Policy decisions are government’s sole prerogative, and judicial review must be within four corners of law: Bench
The Supreme Court said on Monday that it would not interfere in policy decisions, even as the Centre informed it that the Reserve Bank of India had notified the amendments to the regulations permitting foreign direct investment in multi-brand retail.
Attorney-General G.E. Vahanvati produced before a Bench of Justices R.M. Lodha and Anil R. Dave the Gazette notification amending the Foreign Exchange Management (Transfer or Issue of Security by a Person, Resident outside India) Regulations, 2000, permitting foreign direct investment in the sector. The notification permits 100 per cent FDI in single-brand product retail and 51 per cent in multi-brand retail.
“The amended rules have been published in the Gazette of India on October 30, and everything has been done. The rules have been changed, and the new rules lay down sector-specific policies for FDI,” Mr. Vahanvati said.
Advocate Manohar Lal Sharma, who had challenged the notification, said the amendments would have to be placed before Parliament for its approval as per Sections 47 and 48 of the FEMA. He apprehended that the Centre might not do so.
Mr. Sharma pointed to Section 48, which says: “…any modification or annulment [of the regulations] shall be without prejudice to the validity of anything done under that rule or regulation.” The Centre had already issued about 50 FDI licences, and before getting parliamentary approval, it might issue more , and they could not be undone even if Parliament rejected the amendments.
Justice Lodha told counsel: “Why do you presume that the government will not place the amendments before Parliament. If the provisions require them to do so, they will have to do it. Your apprehensions are premature and unfounded. If Parliament does not approve the amendments, …it will be at their [the Centre’s] own risk and peril.”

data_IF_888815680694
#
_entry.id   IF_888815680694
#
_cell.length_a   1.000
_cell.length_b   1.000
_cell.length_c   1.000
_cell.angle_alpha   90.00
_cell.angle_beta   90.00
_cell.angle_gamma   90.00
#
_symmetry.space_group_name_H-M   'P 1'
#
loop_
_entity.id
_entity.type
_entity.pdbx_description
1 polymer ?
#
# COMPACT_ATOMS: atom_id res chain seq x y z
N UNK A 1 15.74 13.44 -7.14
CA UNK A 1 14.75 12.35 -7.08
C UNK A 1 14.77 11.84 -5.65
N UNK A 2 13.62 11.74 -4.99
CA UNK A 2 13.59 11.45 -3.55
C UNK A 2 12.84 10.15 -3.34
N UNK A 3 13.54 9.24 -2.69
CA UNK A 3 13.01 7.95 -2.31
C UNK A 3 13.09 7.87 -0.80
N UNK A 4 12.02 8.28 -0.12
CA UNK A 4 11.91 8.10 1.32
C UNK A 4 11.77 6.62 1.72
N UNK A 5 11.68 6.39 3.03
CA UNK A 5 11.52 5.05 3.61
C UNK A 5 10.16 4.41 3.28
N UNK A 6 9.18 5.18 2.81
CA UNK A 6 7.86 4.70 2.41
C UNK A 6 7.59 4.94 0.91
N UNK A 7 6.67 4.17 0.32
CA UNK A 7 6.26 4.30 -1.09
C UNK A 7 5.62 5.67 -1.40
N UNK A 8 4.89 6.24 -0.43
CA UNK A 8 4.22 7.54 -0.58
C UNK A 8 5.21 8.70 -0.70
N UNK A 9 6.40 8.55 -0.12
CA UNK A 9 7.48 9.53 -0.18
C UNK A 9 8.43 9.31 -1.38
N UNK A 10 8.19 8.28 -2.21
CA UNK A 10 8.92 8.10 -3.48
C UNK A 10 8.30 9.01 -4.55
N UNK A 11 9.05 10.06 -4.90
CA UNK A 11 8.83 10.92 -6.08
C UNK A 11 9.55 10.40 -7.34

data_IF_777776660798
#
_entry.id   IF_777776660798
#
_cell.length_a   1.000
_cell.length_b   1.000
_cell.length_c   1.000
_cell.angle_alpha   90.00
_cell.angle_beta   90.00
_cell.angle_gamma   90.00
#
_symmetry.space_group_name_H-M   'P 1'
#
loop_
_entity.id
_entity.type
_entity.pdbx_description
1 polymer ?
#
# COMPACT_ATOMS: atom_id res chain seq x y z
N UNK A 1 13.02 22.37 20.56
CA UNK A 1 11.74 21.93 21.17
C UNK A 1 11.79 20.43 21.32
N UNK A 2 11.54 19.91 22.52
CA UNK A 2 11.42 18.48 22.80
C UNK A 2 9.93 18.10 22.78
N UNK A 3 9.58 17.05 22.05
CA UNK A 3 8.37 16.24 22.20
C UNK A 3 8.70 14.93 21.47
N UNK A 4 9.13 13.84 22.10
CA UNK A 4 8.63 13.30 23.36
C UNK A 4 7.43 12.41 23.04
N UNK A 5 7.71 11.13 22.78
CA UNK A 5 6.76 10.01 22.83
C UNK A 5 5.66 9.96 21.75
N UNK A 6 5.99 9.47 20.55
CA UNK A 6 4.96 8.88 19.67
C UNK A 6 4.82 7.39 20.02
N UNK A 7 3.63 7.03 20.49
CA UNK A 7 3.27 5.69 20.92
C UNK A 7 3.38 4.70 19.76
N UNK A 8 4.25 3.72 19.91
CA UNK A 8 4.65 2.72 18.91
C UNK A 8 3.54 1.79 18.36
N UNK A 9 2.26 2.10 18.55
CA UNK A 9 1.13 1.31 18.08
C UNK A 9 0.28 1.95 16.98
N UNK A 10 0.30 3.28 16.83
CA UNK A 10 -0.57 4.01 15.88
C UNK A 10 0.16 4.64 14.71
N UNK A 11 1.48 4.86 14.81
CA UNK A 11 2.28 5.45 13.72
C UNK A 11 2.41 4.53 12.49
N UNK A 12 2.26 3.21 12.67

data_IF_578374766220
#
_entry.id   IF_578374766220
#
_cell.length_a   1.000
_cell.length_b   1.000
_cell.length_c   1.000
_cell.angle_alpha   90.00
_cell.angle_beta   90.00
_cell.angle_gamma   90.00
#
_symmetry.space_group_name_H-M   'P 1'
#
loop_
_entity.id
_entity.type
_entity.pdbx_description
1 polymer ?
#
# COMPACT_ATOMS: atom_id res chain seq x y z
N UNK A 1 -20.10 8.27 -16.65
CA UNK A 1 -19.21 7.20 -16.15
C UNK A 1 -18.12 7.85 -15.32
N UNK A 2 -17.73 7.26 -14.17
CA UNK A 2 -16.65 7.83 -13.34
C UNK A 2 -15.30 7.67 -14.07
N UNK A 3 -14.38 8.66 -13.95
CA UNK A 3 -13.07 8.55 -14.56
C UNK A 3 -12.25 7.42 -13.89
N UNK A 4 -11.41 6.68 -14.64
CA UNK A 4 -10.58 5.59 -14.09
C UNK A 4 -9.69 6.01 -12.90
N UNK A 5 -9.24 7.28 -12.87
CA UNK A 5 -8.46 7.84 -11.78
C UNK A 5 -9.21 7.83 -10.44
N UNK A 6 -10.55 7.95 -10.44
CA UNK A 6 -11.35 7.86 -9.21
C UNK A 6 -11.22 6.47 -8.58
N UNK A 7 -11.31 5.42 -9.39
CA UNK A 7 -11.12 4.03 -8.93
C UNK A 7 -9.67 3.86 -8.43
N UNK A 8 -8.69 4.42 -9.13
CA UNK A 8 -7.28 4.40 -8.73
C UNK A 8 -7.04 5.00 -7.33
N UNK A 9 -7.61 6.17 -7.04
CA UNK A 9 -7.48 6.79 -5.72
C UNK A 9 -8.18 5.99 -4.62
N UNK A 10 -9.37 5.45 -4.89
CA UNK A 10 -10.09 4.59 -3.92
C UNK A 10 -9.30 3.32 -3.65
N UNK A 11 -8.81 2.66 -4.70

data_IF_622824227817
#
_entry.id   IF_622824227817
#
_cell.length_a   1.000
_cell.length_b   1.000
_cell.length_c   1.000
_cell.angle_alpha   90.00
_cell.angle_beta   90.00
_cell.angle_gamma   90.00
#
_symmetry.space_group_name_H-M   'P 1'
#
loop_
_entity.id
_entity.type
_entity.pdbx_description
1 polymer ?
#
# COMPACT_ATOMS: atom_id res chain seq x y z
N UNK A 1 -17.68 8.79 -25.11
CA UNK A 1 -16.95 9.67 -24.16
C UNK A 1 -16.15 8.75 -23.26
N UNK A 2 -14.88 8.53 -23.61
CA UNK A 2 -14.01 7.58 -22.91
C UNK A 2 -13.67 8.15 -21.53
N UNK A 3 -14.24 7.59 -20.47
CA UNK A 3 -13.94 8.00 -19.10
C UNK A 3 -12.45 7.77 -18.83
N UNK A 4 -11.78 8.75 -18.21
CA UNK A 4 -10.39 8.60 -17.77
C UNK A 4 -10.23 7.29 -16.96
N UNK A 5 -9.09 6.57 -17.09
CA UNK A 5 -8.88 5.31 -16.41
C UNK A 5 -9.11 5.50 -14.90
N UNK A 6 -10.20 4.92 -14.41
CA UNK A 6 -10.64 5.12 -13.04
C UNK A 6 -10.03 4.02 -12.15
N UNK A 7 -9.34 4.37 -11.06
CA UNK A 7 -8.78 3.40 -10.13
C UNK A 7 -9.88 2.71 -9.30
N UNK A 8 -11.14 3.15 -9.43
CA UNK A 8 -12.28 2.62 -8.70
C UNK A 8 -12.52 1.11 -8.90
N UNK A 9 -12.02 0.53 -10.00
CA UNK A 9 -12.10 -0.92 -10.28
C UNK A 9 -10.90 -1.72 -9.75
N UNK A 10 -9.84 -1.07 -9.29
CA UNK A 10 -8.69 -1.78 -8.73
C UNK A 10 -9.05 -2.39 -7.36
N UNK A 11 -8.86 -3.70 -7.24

Mr. Sharma said that through an additional affidavit, he sought a declaration that Section 48 insofar as it validated all acts done prior to Parliament’s approval was unconstitutional. Justice Lodha told him: “We would know about it only after the winter session of Parliament. Let us see whether it is placed before Parliament or not, and then we will decide. We are not passing any order now. They can take risk. If their action does not stand in Parliament, they have made the policy at their own peril.”
Counsel for Swadeshi Jagran Manch and the Federation of Delhi Traders Association wanted that they be impleaded in Mr. Sharma’s petition, saying a parliamentary committee had opposed FDI in multi-brand retail.
Justice Lodha told counsel that policy decisions were the government’s sole prerogative, and the court could not interfere in them. Judicial review, he said, had to be within the four corners of law. The Bench did not pass any order on the applications.
The notification has laid down the following conditions: fresh agricultural produce, including fruits, vegetables, flowers, grains, pulses, fresh poultry, fishery and meat products may be unbranded; the minimum amount to be brought in as FDI by the foreign investor would be $100 million; at least 50 per cent of the total FDI shall be invested in ‘back-end infrastructure’ within three years of the first tranche; and at least 30 per cent of the value of procurement of manufactured/processed products purchased shall be sourced from Indian ‘small farmers.’
It further stipulates that retail sales outlets be set up only in cities with a population of more than 10 lakh. In the States/Union Territories not having cities with a population of more than 10 lakh, these outlets may be set up in the cities of their choice, preferably in the largest, and the government will have the first right to procurement of agricultural products.
The Bench adjourned the matter to January 22, 2013, so as to enable the Centre to place the amendments before both Houses of Parliament in the winter session.